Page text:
Silent Weapon

What's the hardest part about being a WVU tight end? Probably not what you think it is, according to the starter at that position.

Let's face it, very few people play tight end for the glamour of the position. You're viewed as being too big/slow to play receiver, but not quite big enough to play offensive line. At West Virginia, you might catch two or three balls a year. It's a thankless job, lining up on every play as what some would call a glorified offensive tackle. Still, junior Mike Villagrana loves his position and everything that comes with it. Well, almost everything.

"Probably everybody coming up to me and saying ‘how do you feel about the tight ends not really being involved in the offense?" Villagrana responded when asked what the hardest part of playing tight end in Morgantown was. "I feel like I'm a big part of the offense, you know? I'm happy enough. If they throw me the ball I'm going to catch it and hopefully make the most of it."

He certainly did that with the lone catch of his career, a one yard touchdown grab from Pat White in last season's loss to Virginia Tech. According to the Boardman, Oh. native, that catch was just one of many standout moments from his 2005 season.

"I had a pancake that day against Darryl Tapp, and that was really exciting," he said of his block on the former Tech star. "So was pancaking (former Louisville all-American defensive end Elvis Dumervil.)"

When Villagrana and his Mountaineer teammates take the field on Saturday in the season opener against Marshall, it's unlikely that the Herd gameplan will be geared towards stopping him. In fact, with playmakers such as quarterback Pat White, running backs Owen Schmitt and Steve Slaton, and underrated wideout Brandon Myles, Villagrana may not be seen as a threat at all to the Thundering Herd. It's moments like that when he could be the most dangerous.

"All of the teams will have a scouting report on us and they'll be keying on those guys. When that happens, and I can slip under the radar, maybe I end up with another touchdown like I did against Virginia Tech. I don't have a problem with that," he said with a grin.

If you're reading this and thinking that there's no way Villagrana will ever be a part of the gameplan, think again. Rich Rodriguez has shown in his first five years as head coach that he'll get the tight end involved from time to time. Sure, the tight ends at West Virginia aren't used as consistently in the passing game as they are at maybe Miami or Notre Dame, but they're still there. And when the time comes for them to make a catch, they usually do.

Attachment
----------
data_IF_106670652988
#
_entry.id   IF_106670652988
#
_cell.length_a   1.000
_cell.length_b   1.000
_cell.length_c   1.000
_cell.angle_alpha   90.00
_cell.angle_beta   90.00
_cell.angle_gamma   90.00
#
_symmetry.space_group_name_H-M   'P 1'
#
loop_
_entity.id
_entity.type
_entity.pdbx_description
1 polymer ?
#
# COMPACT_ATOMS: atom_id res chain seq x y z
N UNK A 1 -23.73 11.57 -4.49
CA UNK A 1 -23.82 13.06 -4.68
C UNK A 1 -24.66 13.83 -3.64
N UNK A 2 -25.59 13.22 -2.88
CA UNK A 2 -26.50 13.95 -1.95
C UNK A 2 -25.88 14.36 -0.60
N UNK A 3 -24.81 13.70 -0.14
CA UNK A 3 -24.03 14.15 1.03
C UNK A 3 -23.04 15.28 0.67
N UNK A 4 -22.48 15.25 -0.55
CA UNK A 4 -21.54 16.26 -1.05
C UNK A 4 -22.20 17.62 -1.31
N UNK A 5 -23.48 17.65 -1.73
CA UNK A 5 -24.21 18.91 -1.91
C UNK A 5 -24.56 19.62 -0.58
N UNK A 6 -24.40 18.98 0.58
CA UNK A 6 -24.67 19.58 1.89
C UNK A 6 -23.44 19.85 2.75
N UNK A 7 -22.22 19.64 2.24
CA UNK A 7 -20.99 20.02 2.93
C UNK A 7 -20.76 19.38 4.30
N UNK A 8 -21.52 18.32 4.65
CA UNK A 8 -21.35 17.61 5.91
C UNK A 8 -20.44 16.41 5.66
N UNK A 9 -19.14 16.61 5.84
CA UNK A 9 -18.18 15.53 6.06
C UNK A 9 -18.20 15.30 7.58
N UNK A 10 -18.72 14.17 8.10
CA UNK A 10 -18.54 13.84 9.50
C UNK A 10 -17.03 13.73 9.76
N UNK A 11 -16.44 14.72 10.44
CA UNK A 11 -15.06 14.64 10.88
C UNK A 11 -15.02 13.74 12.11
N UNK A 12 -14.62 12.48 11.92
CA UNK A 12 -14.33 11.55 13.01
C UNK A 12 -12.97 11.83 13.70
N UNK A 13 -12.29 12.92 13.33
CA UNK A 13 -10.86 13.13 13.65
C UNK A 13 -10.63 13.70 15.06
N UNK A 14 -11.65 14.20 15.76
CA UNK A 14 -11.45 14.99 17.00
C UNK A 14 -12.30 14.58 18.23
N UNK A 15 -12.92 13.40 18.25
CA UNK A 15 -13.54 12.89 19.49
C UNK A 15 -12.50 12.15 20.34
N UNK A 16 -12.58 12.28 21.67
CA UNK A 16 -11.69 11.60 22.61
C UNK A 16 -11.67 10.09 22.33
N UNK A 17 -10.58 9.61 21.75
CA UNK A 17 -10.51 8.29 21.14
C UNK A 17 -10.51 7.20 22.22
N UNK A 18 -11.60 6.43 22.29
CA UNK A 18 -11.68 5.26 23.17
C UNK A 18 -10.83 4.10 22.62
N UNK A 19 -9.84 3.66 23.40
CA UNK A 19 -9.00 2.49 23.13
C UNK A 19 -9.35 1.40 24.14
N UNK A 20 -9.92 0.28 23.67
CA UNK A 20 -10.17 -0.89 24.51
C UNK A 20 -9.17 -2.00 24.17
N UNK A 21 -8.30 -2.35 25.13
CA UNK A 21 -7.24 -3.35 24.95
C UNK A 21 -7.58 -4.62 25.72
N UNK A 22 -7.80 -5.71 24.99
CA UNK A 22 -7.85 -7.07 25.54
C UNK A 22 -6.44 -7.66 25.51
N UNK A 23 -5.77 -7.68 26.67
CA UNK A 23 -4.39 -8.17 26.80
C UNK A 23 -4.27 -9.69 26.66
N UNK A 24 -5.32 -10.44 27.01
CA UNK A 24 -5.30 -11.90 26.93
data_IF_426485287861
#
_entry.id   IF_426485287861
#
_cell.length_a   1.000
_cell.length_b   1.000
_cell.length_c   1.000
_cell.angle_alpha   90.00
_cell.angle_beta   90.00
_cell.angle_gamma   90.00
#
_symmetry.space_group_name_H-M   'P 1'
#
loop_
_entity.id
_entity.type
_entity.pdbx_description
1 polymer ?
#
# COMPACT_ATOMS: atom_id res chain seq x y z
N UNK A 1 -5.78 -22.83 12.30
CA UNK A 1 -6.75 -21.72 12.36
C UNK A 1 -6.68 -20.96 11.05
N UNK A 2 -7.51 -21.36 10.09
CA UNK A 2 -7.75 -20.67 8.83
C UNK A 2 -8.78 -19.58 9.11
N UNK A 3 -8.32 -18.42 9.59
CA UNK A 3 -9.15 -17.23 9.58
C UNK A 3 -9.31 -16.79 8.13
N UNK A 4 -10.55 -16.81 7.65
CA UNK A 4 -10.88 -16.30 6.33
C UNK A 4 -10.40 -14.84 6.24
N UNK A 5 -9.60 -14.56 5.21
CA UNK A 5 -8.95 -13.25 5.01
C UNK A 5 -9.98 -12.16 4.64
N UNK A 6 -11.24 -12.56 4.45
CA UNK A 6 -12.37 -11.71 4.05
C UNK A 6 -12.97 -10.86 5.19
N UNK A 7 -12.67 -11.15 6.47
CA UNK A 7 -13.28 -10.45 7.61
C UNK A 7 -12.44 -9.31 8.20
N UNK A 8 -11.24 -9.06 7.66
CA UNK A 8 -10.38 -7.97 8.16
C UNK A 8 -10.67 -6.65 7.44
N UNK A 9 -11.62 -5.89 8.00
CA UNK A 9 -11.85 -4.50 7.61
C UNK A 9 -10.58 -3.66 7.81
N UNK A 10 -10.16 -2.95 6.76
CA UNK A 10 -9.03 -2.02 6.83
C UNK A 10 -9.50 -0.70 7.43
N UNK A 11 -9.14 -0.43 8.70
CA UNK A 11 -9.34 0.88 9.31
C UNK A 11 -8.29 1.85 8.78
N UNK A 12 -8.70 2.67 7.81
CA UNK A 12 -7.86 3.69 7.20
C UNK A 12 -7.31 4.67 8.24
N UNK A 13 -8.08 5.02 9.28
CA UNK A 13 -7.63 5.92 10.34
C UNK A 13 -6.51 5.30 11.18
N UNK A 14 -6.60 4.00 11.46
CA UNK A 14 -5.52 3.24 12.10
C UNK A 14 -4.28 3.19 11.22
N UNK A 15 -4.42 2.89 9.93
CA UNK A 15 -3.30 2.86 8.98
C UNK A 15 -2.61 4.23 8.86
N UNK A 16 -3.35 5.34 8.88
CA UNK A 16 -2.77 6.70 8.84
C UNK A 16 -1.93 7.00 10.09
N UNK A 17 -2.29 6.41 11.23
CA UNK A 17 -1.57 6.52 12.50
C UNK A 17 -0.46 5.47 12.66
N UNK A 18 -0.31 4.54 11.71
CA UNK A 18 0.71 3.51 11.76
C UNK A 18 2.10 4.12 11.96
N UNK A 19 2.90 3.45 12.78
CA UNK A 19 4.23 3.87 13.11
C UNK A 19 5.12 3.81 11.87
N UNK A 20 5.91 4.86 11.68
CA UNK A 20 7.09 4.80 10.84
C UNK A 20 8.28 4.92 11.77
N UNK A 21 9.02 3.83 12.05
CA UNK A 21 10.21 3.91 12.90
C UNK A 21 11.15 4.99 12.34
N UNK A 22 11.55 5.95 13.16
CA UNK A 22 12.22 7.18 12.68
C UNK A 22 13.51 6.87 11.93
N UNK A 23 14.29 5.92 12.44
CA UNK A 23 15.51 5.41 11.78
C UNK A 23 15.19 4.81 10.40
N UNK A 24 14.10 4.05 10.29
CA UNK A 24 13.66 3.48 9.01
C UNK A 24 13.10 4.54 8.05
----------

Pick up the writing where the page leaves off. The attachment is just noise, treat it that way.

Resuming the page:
All that matters to Villagrana though is the bottom line.

"I'm happy just as long as we win. If I catch a ball, that's great, but if I don't and we still win, I'm just as happy."

You couldn't ask for a better setting than Saturday's game. Sold-out stadium, lots of energy in the stands, and two schools ushering in what should become an emotional, in-state rivalry doing battle on the field. The downside of games like this is that there is often too much emotion, particularly early in the contest. That can lead to extracurricular activity after the play, and in the pile. There could also be a lot of talking going on down on the field, particularly in the trenches. Villagrana believes that channeling that energy will be a key to West Virginia's success.

"We just have to play our style of football and not worry about what they're saying," he says. "We're not like that. We're just going to go out there as an offense and play hard. No matter what they do we're just going to play"

Mike's gameplan is simple: do his job, play the game, and don't get caught up in the talking. Of course if he finds himself wide open and the ball coming his way, he'd like to believe he'll do that part of his job too.

"When I do get the opportunity to catch some passes I want to make sure I catch them, not drop them," he says.

If that's the case, the Mountaineer offense will be even more versatile. And for the visitors from Huntington, that has to be frightening thought.

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